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01-8: Don't Fence Me Out - PART II
Thursday, August 30th 2001
Last year I suggested that the states offering tuition prepayment contracts permit nonresidents to purchase those contracts (529 E-ditorial 00-15). Now, to my considerable satisfaction, Alabama has decided to do just that. Beginning with the September 2001 enrollment period (take note, the annual enrollment period lasts for only one month), Alabama college alumni that do not live in the state but plan on sending their kids back there for school will be welcomed into Alabama's Prepaid Affordable College Tuition Program.
So will anyone else, for that matter. Want your kid to be part of the Alabama Crimson Tide and make sure you have the tuition covered? You now have that opportunity. (Remember, however, that participation in PACT does not mean your child will be accepted into any particular school.)
So what happens if you purchase Alabama's prepaid tuition contract and your child ultimately decides to attend Harvard or UCLA? The answer is that the contract value, calculated as the weighted average tuition and fees and Alabama four-year institutions, is available to pay Harvard's or UCLA's tuition.
This might be an attractive proposition. Alabama's weighted average tuition seems to be on a fairly steep incline. According to a survey by the Southern University Group, the University of Alabama is hiking its tuition and fees by 9.2% this year, following an increase of 4.9% last year and 7.0% the year before. Some other Alabama public universities are experiencing double-digit tuition and fee increases this year. And from the things I read, the upward pressure on state tuition and fees will continue in the future.
Even if your child ends up not going to college, recent changes in Alabama's program make the contract cancellation provisions less punishing. You will have your payments returned plus interest based on average bank passbook interest rates in Alabama (with a 5% annual cap).
Now I am not recommending that everyone rush out and purchase a prepaid tuition contract through PACT. There are a lot of considerations beyond your projection of future tuition increases as compared to the risk/return factors in a 529 savings program. For one thing, PACT contract prices vary considerably depending on the age of your child at the time of enrollment, and they will not accept an application once the child is beyond ninth grade. You should also be aware of the fees in this program, including a $75 enrollment fee and a $25 per semester out-of-state benefit transfer fee. Then there are all the other things to think about with regard to prepaid tuition plans in general, including the effect they can have on financial aid eligibility.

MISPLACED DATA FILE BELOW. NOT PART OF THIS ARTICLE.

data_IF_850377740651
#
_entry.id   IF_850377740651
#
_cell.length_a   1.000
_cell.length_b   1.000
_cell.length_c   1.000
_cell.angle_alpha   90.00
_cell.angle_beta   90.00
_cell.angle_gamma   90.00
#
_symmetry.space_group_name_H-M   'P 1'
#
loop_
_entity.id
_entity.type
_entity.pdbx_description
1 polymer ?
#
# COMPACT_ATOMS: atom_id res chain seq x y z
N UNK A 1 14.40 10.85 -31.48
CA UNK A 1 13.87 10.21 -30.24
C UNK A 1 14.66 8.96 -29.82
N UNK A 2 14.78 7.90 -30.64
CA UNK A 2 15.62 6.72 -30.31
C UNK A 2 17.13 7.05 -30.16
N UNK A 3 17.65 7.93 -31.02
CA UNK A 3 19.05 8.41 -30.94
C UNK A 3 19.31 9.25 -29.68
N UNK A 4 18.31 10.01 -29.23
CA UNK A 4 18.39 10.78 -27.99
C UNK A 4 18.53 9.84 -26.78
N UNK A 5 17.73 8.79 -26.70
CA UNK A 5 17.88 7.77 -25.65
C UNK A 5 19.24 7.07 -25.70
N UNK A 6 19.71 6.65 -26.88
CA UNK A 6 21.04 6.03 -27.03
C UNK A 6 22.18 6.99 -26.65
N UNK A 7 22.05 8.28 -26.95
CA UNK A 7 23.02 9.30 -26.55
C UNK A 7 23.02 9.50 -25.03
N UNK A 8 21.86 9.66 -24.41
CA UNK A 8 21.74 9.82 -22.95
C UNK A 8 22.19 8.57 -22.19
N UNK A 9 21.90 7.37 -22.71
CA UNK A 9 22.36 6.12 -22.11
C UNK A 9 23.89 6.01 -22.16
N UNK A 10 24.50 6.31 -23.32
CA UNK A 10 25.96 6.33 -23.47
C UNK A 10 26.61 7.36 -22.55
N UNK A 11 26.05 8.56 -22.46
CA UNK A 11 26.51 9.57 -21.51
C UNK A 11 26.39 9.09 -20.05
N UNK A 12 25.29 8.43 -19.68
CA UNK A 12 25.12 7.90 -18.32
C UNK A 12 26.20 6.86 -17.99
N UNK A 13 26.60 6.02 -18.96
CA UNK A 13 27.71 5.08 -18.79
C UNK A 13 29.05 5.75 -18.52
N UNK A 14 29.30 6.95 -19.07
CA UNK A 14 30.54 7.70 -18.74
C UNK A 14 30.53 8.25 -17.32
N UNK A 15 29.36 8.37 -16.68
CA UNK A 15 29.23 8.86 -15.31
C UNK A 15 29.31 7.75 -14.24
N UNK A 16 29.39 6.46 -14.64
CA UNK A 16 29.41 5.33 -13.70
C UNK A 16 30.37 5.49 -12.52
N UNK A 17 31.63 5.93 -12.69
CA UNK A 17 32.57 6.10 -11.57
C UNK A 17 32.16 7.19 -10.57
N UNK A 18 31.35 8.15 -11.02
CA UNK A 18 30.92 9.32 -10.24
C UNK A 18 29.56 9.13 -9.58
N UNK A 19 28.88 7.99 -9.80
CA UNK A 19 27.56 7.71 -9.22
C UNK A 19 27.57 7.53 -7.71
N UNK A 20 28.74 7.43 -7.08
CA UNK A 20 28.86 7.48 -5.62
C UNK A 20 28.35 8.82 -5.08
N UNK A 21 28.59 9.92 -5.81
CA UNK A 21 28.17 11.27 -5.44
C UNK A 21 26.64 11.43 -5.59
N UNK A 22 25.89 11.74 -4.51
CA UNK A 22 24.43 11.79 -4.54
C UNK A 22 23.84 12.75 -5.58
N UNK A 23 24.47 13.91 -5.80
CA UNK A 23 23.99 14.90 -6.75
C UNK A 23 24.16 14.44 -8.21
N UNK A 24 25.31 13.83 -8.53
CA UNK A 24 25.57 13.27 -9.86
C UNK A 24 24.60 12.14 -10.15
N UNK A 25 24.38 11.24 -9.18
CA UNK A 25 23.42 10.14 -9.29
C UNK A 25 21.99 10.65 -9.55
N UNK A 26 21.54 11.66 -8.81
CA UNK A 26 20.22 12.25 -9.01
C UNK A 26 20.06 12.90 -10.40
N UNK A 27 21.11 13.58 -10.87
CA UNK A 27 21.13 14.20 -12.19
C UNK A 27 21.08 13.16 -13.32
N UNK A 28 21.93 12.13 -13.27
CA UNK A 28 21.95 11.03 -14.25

All I am saying is that it is nice that Alabama gives me another option in saving for my child's future college costs. And I still think other prepaid tuition plans should do the same.
As an added note:
Alabama is not the only 529 plan fully open to nonresidents where investment performance is tied to tuition and fee increases. The Colorado Prepaid Tuition Plan offers tuition units indexed to average Colorado public tuition and fees (4% minimum annualized return). And College Savings Bank's CollegeSure(R) CD (available through the Arizona and Montana 529 plans) provides a return each year determined by a national index of private college costs (4% minimum). The index for the year ended July 31, 2001 rose by 5.2%.
» 05-4: The 529 marshals have arrived - 08/30/05
» Our 5.29th-year anniversary - 06/29/05
» 05-2: 529s and the new Bankruptcy Act - 04/28/05
» 05-1: Reform or Deform? - 02/27/05
» 04-6: Perspectives on the 529 debate - 12/28/04
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